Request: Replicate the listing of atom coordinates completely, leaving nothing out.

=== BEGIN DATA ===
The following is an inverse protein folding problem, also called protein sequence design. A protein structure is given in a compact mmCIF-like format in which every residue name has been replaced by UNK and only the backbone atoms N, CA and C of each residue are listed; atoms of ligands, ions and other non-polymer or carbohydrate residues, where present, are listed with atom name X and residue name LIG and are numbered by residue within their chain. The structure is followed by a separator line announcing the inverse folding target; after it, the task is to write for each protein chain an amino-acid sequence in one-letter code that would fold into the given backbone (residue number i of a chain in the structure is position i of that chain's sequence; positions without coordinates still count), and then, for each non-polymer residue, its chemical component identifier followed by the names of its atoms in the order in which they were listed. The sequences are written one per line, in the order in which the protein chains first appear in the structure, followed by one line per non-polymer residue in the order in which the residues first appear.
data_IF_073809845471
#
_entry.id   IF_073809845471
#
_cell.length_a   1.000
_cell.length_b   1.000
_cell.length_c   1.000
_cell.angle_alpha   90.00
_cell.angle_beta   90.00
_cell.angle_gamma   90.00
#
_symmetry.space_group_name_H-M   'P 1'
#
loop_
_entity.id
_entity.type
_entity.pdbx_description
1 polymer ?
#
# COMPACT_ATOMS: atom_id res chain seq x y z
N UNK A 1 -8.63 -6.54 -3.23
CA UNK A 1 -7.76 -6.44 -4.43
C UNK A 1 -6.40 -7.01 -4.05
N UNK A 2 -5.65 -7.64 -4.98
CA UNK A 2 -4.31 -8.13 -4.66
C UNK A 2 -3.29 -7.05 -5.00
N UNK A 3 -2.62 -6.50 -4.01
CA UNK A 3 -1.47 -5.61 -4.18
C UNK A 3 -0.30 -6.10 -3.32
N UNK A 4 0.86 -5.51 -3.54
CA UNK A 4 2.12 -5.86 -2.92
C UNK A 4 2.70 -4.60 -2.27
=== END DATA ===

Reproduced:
The following is an inverse protein folding problem, also called protein sequence design. A protein structure is given in a compact mmCIF-like format in which every residue name has been replaced by UNK and only the backbone atoms N, CA and C of each residue are listed; atoms of ligands, ions and other non-polymer or carbohydrate residues, where present, are listed with atom name X and residue name LIG and are numbered by residue within their chain. The structure is followed by a separator line announcing the inverse folding target; after it, the task is to write for each protein chain an amino-acid sequence in one-letter code that would fold into the given backbone (residue number i of a chain in the structure is position i of that chain's sequence; positions without coordinates still count), and then, for each non-polymer residue, its chemical component identifier followed by the names of its atoms in the order in which they were listed. The sequences are written one per line, in the order in which the protein chains first appear in the structure, followed by one line per non-polymer residue in the order in which the residues first appear.
data_IF_073809845471
#
_entry.id   IF_073809845471
#
_cell.length_a   1.000
_cell.length_b   1.000
_cell.length_c   1.000
_cell.angle_alpha   90.00
_cell.angle_beta   90.00
_cell.angle_gamma   90.00
#
_symmetry.space_group_name_H-M   'P 1'
#
loop_
_entity.id
_entity.type
_entity.pdbx_description
1 polymer ?
#
# COMPACT_ATOMS: atom_id res chain seq x y z
N UNK A 1 -8.63 -6.54 -3.23
CA UNK A 1 -7.76 -6.44 -4.43
C UNK A 1 -6.40 -7.01 -4.05
N UNK A 2 -5.65 -7.64 -4.98
CA UNK A 2 -4.31 -8.13 -4.66
C UNK A 2 -3.29 -7.05 -5.00
N UNK A 3 -2.62 -6.50 -4.01
CA UNK A 3 -1.47 -5.61 -4.18
C UNK A 3 -0.30 -6.10 -3.32
N UNK A 4 0.86 -5.51 -3.54
CA UNK A 4 2.12 -5.86 -2.92
C UNK A 4 2.70 -4.60 -2.27